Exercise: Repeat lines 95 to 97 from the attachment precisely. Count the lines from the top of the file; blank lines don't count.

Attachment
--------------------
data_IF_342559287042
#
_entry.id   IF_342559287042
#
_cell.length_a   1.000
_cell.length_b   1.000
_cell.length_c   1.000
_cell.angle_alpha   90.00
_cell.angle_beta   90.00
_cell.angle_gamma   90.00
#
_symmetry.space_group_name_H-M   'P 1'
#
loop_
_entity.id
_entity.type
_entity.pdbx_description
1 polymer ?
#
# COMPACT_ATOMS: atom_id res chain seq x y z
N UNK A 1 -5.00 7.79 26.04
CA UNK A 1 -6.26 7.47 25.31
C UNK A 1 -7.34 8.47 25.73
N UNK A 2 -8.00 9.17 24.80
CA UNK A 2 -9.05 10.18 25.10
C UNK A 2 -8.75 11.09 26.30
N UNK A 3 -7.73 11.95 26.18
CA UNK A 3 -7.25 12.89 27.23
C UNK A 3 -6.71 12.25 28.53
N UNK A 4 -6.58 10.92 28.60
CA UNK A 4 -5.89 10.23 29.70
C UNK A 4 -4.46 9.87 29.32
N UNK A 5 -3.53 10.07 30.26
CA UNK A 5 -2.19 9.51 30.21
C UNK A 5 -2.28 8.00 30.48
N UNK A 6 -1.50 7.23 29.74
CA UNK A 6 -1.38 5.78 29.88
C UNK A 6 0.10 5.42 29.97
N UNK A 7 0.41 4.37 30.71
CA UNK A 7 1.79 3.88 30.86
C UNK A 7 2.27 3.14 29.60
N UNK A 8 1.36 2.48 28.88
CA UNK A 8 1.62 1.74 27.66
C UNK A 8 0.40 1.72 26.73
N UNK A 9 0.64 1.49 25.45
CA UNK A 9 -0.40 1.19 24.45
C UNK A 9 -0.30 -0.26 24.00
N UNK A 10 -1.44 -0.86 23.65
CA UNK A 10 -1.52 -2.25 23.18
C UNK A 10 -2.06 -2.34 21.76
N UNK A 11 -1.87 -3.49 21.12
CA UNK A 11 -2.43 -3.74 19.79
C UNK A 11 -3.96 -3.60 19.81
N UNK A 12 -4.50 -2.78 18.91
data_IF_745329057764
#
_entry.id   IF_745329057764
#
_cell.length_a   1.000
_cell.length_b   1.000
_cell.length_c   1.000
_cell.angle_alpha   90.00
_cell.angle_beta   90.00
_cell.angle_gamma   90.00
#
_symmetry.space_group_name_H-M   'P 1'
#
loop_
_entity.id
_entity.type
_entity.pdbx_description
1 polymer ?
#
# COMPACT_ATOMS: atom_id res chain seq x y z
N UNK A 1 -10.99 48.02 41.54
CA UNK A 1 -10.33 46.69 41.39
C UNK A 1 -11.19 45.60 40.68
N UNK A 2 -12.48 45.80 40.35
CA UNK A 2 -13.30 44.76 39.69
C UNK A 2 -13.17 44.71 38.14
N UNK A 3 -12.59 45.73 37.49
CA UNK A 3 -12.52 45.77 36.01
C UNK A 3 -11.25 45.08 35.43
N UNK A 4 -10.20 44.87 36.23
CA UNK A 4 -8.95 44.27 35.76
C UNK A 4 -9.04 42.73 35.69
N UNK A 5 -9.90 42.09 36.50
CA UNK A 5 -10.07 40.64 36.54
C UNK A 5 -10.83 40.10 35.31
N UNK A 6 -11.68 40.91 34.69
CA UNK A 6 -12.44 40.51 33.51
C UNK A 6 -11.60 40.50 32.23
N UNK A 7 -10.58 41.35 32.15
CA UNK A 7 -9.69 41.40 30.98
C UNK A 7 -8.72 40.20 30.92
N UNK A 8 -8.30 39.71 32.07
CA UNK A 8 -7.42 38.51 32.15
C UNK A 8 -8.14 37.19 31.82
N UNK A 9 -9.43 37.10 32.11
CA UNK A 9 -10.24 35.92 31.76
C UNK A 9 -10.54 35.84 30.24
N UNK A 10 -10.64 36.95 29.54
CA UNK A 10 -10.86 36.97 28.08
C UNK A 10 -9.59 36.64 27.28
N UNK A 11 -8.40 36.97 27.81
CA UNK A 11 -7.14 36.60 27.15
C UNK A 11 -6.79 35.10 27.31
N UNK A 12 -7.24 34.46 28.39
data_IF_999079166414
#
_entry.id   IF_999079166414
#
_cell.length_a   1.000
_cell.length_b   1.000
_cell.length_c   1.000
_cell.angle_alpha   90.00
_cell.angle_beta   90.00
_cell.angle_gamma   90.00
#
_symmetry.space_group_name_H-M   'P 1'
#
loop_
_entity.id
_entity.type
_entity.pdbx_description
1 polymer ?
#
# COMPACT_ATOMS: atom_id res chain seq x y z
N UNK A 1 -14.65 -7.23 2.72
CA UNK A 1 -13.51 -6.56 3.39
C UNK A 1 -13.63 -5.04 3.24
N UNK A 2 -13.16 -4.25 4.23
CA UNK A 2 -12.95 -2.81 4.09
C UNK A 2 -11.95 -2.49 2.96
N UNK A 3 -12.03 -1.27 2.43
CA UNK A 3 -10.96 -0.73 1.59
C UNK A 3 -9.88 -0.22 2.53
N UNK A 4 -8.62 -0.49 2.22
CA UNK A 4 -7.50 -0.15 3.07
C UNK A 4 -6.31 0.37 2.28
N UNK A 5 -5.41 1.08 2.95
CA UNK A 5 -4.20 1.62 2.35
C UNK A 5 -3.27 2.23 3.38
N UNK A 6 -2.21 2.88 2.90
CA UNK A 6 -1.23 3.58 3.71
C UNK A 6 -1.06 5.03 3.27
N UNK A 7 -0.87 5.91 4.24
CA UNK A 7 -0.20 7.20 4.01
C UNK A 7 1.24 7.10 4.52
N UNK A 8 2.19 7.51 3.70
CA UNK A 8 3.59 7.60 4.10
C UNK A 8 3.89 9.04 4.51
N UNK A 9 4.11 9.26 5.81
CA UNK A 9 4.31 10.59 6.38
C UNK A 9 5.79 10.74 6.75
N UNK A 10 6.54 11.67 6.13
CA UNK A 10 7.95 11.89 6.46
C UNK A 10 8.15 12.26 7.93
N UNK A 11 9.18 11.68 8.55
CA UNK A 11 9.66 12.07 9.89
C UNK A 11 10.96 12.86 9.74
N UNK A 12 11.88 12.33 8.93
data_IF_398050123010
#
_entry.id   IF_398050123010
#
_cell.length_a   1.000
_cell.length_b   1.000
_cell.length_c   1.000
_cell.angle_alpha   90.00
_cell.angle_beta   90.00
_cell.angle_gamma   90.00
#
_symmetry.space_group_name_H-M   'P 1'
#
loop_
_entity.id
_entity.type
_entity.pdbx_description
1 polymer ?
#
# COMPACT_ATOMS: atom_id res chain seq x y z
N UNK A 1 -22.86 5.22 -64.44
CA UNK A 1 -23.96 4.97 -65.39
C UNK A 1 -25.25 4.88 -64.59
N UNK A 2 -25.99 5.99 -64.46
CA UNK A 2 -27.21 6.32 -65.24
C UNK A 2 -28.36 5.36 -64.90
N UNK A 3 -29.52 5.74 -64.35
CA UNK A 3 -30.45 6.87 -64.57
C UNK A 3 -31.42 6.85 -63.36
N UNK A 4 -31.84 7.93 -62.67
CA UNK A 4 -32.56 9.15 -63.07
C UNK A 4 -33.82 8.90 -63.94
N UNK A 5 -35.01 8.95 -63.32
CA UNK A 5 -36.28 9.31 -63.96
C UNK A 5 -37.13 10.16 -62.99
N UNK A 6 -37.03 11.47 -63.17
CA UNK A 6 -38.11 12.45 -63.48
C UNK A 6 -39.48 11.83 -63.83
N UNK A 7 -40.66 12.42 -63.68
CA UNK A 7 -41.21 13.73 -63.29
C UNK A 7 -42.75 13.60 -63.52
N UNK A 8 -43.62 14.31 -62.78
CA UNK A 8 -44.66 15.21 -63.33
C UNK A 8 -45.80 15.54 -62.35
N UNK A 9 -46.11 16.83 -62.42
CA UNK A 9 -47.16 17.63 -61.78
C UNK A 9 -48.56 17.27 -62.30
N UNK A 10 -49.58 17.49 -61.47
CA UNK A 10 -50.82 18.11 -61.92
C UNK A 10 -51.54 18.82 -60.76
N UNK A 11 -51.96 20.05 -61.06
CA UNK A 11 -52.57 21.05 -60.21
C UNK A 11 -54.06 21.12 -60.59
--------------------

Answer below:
C UNK A 7 -8.72 40.20 30.92
N UNK A 8 -8.30 39.71 32.07
CA UNK A 8 -7.42 38.51 32.15